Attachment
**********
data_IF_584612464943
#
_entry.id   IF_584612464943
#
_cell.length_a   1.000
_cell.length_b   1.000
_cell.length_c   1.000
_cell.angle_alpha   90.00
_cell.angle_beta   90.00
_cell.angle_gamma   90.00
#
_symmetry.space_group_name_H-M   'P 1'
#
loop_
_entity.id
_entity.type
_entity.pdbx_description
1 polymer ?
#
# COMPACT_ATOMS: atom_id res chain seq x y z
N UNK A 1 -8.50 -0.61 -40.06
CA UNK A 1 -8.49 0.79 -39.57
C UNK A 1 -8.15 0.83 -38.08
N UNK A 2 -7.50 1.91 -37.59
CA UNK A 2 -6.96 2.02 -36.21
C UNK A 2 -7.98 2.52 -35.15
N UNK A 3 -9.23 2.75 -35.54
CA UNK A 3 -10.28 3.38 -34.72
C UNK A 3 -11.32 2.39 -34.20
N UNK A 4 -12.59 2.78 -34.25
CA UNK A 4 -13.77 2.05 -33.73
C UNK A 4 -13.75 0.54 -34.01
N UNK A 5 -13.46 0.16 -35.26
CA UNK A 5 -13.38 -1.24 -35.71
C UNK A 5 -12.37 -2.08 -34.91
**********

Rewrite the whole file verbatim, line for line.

data_IF_584612464943
#
_entry.id   IF_584612464943
#
_cell.length_a   1.000
_cell.length_b   1.000
_cell.length_c   1.000
_cell.angle_alpha   90.00
_cell.angle_beta   90.00
_cell.angle_gamma   90.00
#
_symmetry.space_group_name_H-M   'P 1'
#
loop_
_entity.id
_entity.type
_entity.pdbx_description
1 polymer ?
#
# COMPACT_ATOMS: atom_id res chain seq x y z
N UNK A 1 -8.50 -0.61 -40.06
CA UNK A 1 -8.49 0.79 -39.57
C UNK A 1 -8.15 0.83 -38.08
N UNK A 2 -7.50 1.91 -37.59
CA UNK A 2 -6.96 2.02 -36.21
C UNK A 2 -7.98 2.52 -35.15
N UNK A 3 -9.23 2.75 -35.54
CA UNK A 3 -10.28 3.38 -34.72
C UNK A 3 -11.32 2.39 -34.20
N UNK A 4 -12.59 2.78 -34.25
CA UNK A 4 -13.77 2.05 -33.73
C UNK A 4 -13.75 0.54 -34.01
N UNK A 5 -13.46 0.16 -35.26
CA UNK A 5 -13.38 -1.24 -35.71
C UNK A 5 -12.37 -2.08 -34.91